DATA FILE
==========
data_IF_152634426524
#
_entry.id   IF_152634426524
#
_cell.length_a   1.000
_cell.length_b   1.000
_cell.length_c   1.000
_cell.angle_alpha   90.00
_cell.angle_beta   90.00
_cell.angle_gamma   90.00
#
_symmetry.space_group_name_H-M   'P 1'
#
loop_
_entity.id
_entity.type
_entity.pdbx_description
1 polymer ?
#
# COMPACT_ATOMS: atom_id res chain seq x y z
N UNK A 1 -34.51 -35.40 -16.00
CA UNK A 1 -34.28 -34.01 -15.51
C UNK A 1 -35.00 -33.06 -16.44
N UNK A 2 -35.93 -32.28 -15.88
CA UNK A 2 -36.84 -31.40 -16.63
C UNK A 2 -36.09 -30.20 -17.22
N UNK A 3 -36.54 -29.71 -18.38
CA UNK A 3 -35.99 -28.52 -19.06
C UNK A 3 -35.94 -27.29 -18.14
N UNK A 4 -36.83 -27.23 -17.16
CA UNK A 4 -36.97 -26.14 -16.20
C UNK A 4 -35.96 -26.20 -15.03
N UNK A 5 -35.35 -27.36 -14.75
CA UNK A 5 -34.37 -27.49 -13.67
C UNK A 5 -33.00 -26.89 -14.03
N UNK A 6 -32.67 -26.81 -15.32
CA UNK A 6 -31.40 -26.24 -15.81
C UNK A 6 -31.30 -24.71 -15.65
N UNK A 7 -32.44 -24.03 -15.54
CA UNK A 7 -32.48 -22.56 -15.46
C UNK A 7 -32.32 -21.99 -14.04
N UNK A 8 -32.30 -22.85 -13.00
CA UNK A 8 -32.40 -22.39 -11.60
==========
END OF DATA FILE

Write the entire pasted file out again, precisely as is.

data_IF_152634426524
#
_entry.id   IF_152634426524
#
_cell.length_a   1.000
_cell.length_b   1.000
_cell.length_c   1.000
_cell.angle_alpha   90.00
_cell.angle_beta   90.00
_cell.angle_gamma   90.00
#
_symmetry.space_group_name_H-M   'P 1'
#
loop_
_entity.id
_entity.type
_entity.pdbx_description
1 polymer ?
#
# COMPACT_ATOMS: atom_id res chain seq x y z
N UNK A 1 -34.51 -35.40 -16.00
CA UNK A 1 -34.28 -34.01 -15.51
C UNK A 1 -35.00 -33.06 -16.44
N UNK A 2 -35.93 -32.28 -15.88
CA UNK A 2 -36.84 -31.40 -16.63
C UNK A 2 -36.09 -30.20 -17.22
N UNK A 3 -36.54 -29.71 -18.38
CA UNK A 3 -35.99 -28.52 -19.06
C UNK A 3 -35.94 -27.29 -18.14
N UNK A 4 -36.83 -27.23 -17.16
CA UNK A 4 -36.97 -26.14 -16.20
C UNK A 4 -35.96 -26.20 -15.03
N UNK A 5 -35.35 -27.36 -14.75
CA UNK A 5 -34.37 -27.49 -13.67
C UNK A 5 -33.00 -26.89 -14.03
N UNK A 6 -32.67 -26.81 -15.32
CA UNK A 6 -31.40 -26.24 -15.81
C UNK A 6 -31.30 -24.71 -15.65
N UNK A 7 -32.44 -24.03 -15.54
CA UNK A 7 -32.48 -22.56 -15.46
C UNK A 7 -32.32 -21.99 -14.04
N UNK A 8 -32.30 -22.85 -13.00
CA UNK A 8 -32.40 -22.39 -11.60